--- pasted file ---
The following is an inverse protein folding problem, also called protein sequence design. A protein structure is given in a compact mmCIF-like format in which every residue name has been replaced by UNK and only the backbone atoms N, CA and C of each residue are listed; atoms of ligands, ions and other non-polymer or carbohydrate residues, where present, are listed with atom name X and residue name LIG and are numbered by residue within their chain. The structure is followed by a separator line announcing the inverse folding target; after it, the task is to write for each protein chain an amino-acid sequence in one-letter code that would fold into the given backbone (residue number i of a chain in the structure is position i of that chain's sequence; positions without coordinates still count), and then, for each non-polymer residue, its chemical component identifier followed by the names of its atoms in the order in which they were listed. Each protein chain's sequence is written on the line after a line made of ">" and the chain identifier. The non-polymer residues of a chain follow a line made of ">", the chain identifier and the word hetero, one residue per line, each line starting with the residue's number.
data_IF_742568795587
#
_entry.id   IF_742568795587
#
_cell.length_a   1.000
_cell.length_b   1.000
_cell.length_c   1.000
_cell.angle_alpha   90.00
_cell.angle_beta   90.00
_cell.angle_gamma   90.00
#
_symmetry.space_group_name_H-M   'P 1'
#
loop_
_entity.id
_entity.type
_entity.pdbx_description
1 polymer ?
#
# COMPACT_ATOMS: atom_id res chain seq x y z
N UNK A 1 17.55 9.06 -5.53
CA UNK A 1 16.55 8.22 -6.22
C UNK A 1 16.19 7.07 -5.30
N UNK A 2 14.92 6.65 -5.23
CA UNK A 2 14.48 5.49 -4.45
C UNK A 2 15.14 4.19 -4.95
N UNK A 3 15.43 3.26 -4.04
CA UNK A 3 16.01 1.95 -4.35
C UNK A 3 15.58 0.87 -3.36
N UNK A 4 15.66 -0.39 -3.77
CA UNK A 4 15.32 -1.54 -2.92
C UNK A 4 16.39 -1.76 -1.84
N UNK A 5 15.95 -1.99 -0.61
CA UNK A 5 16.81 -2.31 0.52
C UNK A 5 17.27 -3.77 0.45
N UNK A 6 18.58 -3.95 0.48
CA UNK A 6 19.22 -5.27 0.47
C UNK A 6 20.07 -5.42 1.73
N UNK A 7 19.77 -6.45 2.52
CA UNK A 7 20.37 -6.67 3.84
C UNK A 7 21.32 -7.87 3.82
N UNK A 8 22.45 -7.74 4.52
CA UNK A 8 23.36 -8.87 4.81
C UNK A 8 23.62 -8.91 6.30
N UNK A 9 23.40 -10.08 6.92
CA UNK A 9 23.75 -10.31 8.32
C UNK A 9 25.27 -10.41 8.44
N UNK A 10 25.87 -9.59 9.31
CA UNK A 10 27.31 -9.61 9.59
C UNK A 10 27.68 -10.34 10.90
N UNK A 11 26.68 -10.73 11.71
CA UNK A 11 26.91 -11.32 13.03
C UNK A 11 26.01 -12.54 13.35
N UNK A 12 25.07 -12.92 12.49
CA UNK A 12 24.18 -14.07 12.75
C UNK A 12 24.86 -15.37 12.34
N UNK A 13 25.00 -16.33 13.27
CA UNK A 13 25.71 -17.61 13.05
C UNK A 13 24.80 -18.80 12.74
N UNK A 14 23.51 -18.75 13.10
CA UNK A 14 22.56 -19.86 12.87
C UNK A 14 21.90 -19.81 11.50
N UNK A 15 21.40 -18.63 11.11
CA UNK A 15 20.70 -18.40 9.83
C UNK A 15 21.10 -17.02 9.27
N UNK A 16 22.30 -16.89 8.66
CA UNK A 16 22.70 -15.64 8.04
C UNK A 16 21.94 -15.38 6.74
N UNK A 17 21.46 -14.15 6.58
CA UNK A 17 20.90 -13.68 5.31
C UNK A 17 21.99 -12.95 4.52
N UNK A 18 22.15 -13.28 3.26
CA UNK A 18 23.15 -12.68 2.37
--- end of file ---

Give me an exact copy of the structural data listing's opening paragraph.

The following is an inverse protein folding problem, also called protein sequence design. A protein structure is given in a compact mmCIF-like format in which every residue name has been replaced by UNK and only the backbone atoms N, CA and C of each residue are listed; atoms of ligands, ions and other non-polymer or carbohydrate residues, where present, are listed with atom name X and residue name LIG and are numbered by residue within their chain. The structure is followed by a separator line announcing the inverse folding target; after it, the task is to write for each protein chain an amino-acid sequence in one-letter code that would fold into the given backbone (residue number i of a chain in the structure is position i of that chain's sequence; positions without coordinates still count), and then, for each non-polymer residue, its chemical component identifier followed by the names of its atoms in the order in which they were listed. Each protein chain's sequence is written on the line after a line made of ">" and the chain identifier. The non-polymer residues of a chain follow a line made of ">", the chain identifier and the word hetero, one residue per line, each line starting with the residue's number.